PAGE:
Why would any potential buyer of a Bentley Flying Spur—a rolling symbol of a life lived large—ever choose an engine that has less power and fewer cylinders than the existing 6.0-liter W-12? We can pretty much discount price. The new V-8 model is $20,700 cheaper than the one powered by the W-12, and that would be considered a sizable discount in the real world. But as the V-8 still carries a base price of $197,825, it’s fair to assume that anyone who could afford it might easily stretch to the W-12. Specify a V-8 with the premium audio system, rear screens, and those all-important walnut picnic tables, and you’ve already offset the price difference between the two cars.
The eight-cylinder does give better gas mileage, in the unlikely event this matters any. It uses selective cylinder shutdown to turn itself into a V-4 under gentle use. But with the possible exception of Scrooge McDuck, it’s doubtful this will be a concern to many modern millionaires. It’s true that in some parts of the world the V-8 engine’s smaller displacement and more modest carbon-dioxide emissions will save buyers tens of thousands a year in taxes. But since the U.S. hasn’t succumbed to the forces of eco-Marxism quite yet, this difference can also be discounted.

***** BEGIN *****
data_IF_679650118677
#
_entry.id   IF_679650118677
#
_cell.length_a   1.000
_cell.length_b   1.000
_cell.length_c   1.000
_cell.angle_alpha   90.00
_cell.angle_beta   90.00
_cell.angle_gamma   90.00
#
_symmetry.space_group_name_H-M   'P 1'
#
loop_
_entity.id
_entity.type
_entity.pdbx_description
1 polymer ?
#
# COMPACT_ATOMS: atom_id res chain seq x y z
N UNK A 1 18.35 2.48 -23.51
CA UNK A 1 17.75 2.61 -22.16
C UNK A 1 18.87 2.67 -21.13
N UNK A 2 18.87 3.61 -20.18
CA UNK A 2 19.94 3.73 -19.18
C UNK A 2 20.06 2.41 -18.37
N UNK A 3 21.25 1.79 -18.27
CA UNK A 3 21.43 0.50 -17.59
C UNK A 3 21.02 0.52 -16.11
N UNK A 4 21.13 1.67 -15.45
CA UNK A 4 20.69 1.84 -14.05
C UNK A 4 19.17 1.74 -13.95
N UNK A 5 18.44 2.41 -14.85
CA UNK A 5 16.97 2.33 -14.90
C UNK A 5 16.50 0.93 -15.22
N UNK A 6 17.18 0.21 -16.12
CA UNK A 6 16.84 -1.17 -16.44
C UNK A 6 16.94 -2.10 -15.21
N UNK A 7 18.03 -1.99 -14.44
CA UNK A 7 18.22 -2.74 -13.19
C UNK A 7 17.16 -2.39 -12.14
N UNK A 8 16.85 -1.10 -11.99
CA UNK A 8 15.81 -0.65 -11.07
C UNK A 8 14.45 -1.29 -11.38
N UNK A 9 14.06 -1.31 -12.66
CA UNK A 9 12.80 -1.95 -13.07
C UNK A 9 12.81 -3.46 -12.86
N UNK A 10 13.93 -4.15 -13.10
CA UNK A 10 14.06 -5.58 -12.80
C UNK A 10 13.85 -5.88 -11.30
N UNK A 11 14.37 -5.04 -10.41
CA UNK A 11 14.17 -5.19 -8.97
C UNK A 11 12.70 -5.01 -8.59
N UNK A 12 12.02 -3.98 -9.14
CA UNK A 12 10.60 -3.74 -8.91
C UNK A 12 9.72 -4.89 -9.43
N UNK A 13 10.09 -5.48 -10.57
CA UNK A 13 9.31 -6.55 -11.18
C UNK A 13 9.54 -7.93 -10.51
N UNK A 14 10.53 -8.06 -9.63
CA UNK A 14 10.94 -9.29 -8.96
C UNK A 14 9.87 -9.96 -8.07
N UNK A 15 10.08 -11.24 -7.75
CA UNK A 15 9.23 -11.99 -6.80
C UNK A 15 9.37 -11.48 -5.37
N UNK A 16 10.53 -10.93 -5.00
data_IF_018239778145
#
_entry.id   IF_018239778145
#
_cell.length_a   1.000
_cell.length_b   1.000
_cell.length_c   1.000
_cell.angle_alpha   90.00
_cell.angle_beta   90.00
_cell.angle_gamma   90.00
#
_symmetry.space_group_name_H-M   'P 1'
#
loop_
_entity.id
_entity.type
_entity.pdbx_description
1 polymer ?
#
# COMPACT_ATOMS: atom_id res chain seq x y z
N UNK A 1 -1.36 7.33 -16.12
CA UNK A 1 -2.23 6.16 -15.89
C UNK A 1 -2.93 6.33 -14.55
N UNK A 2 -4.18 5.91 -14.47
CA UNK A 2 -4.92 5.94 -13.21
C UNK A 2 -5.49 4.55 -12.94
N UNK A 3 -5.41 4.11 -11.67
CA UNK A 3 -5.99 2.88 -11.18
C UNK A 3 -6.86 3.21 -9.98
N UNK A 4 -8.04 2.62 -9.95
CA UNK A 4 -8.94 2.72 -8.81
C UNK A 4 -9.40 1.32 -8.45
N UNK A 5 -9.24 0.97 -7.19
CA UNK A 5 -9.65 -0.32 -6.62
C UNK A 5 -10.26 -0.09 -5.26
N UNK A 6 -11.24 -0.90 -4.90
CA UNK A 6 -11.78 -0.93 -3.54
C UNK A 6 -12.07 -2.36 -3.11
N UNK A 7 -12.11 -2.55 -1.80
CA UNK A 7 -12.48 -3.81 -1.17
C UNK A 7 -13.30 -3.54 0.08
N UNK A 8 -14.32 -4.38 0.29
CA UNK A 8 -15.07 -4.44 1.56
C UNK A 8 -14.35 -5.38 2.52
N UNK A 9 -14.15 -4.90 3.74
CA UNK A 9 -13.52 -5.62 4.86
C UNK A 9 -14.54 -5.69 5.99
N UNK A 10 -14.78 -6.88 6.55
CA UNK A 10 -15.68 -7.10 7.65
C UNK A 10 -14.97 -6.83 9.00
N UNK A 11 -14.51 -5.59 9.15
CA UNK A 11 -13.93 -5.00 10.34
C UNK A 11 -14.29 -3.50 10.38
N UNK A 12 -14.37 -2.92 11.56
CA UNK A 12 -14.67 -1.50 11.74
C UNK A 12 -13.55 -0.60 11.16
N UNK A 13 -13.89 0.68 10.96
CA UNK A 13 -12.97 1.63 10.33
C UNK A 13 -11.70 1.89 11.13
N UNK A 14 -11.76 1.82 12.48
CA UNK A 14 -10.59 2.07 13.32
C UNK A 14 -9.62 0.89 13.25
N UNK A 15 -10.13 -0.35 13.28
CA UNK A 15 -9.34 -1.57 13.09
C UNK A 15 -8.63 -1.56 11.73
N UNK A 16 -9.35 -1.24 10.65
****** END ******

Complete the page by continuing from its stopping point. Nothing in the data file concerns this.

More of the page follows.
No, the reason to choose the less powerful eight-cylinder is simple: It makes the Flying Spur a better car. We’ve already driven this engine in the Bentley Continentaland Audi RS7, among others, and a refresher course behind the wheel of the Bentley gives a welcome reminder of just how good it is. The Spur V-8 can’t match the headline-grabbing performance figures of its bigger sister (it still manages 183 mph and an estimated 4.2-second 0-to-60 time), but the smaller engine’s keener throttle response and lag-free delivery more than offset its relative lack of power and torque.